With the breakdown of the Wales’ marriage, and the media’s focus shifting onto the Princess’ blossoming relationship with Dodi Al-Fayed, Camilla could effectively return to some element of normality. Though that would quickly end against a tragedy no one saw coming.
The death of Diana, Princess of Wales was a cataclysmic event that rocked, not only the monarchy, but the entire world. The outpouring of grief and subsequent anger towards the Royals has become a defining moment in the Queen’s long reign, yet although the British public quickly U-turned on their reproach of the monarch, Charles – and by the extension of her involvement, Camilla – weren’t so fortunate.
Diana’s death destroyed what was left of Charles’ popularity. So out of favour had he fallen, the Prince was strongly advised to not accompany his two sons behind his ex-wife’s coffin due to a ‘legitimate threat’ against his life. For Camilla, the feared title of ‘most hated woman in Britain’ returned with a vengeance, as did the threats.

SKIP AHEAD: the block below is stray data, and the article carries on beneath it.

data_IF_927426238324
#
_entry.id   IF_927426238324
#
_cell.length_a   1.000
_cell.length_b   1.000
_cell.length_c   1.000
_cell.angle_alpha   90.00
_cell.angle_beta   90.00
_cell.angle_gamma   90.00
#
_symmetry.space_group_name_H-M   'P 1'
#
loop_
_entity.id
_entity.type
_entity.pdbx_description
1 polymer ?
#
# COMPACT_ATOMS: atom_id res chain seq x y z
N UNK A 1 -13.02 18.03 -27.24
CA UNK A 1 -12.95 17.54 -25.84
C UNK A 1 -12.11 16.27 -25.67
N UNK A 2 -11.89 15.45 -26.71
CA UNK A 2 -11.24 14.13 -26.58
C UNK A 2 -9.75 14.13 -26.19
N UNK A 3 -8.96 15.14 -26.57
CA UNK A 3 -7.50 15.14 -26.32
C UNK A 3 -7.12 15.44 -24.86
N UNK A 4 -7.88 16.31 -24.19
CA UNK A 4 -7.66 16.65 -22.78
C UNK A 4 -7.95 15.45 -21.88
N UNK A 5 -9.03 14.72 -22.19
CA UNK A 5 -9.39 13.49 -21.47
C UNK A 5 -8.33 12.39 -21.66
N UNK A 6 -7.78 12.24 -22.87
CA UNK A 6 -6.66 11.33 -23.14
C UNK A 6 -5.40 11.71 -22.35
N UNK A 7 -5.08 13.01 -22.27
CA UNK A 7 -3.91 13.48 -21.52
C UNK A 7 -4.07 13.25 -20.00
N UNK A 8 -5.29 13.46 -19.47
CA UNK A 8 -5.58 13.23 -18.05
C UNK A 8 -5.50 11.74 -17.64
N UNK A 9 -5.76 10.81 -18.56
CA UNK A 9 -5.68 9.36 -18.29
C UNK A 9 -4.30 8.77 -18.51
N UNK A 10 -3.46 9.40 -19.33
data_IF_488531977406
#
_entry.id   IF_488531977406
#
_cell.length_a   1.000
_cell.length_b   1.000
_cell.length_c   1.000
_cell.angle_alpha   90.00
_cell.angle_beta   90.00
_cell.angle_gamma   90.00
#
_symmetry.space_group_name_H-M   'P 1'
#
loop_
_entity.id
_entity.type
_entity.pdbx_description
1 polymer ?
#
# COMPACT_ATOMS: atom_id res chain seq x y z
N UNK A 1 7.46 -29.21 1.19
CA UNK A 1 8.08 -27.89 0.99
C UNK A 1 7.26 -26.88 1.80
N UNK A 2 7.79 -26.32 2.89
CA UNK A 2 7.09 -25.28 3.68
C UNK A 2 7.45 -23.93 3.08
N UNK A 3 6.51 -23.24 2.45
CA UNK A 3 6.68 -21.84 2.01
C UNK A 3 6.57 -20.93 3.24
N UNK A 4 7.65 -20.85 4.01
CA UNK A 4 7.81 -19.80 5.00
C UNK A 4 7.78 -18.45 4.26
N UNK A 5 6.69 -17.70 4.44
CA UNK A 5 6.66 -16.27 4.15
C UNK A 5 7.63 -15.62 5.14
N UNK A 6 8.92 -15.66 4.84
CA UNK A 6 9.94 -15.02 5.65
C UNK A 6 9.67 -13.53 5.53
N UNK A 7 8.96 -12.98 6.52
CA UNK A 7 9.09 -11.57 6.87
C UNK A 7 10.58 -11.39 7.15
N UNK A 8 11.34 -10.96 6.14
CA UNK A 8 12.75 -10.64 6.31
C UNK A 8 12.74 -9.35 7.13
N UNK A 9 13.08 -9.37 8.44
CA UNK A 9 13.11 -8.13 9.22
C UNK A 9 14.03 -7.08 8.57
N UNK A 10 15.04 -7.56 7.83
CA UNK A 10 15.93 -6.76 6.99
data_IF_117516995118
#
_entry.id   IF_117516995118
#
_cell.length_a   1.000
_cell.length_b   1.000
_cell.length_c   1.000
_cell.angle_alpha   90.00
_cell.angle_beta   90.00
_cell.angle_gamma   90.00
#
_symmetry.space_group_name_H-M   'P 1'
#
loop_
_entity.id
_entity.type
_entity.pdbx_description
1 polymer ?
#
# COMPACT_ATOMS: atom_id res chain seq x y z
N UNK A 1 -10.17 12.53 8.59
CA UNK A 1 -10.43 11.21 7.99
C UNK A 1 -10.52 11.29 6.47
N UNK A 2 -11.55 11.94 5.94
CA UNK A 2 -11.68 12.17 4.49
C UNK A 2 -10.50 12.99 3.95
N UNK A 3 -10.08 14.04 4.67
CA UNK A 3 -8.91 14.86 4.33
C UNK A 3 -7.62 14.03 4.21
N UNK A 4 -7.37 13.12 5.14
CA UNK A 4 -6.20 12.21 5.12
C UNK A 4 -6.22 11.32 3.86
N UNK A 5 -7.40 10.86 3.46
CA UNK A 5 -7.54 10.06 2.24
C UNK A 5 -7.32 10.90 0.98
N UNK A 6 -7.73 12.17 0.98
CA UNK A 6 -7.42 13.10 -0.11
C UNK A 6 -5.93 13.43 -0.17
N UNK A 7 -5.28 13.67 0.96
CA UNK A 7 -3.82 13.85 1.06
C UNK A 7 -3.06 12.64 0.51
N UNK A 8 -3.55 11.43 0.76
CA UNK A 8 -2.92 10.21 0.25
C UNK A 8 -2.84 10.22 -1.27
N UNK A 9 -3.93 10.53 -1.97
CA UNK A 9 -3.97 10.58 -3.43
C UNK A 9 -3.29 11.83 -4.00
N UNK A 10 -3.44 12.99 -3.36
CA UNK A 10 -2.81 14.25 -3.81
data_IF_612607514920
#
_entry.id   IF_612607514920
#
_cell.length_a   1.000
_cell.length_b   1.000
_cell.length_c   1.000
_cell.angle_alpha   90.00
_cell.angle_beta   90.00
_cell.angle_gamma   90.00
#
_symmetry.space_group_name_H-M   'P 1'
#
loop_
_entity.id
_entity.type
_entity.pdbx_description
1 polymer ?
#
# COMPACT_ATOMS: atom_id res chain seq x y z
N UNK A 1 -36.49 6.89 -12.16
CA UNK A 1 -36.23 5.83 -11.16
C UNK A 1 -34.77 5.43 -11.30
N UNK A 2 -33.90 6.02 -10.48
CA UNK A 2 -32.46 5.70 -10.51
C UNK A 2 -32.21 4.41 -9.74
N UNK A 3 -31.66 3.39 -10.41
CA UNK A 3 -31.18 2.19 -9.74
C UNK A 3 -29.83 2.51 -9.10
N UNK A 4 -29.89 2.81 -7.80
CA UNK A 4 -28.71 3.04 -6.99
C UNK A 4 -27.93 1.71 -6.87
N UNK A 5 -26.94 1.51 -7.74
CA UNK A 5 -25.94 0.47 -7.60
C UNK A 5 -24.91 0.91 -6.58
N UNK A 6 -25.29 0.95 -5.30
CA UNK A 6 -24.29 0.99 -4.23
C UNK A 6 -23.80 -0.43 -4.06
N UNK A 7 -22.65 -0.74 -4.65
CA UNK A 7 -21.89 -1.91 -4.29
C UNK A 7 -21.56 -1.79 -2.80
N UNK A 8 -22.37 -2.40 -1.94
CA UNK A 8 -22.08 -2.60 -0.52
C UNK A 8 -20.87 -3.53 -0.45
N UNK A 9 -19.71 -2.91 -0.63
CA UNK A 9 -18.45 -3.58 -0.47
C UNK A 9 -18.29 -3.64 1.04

The adulation of the late-Princess is still felt today. Though as is common with history, it dilutes over time, but so has the animosity which came with it towards Charles and Camilla. For many youngsters growing into adulthood today, they were never alive in a world where Diana adorned every front page of the newspapers. To them she is but an historic figure fated to the subtle breeze of our ever-changing times.
For Charles and Camilla, they are still very much present and are pinnacle to the continuation of the institution of monarchy. When they married in April 2005, it seemed as if the public had adjusted to what the media dubbed a “fairy tale for grownups”. However, while most had accepted Camilla would be Prince Charles’ wife, they struggled with the thought of her becoming Queen. As the Press began to ask the uncomfortable question of what title Camilla Parker Bowles would take, Buckingham Palace announced that although she would officially become Princess of Wales, she would refrain from using the title out of respect to the late-Diana. The Duchess of Cornwall would be her public preference, but on the other title the Palace stayed expectantly silent.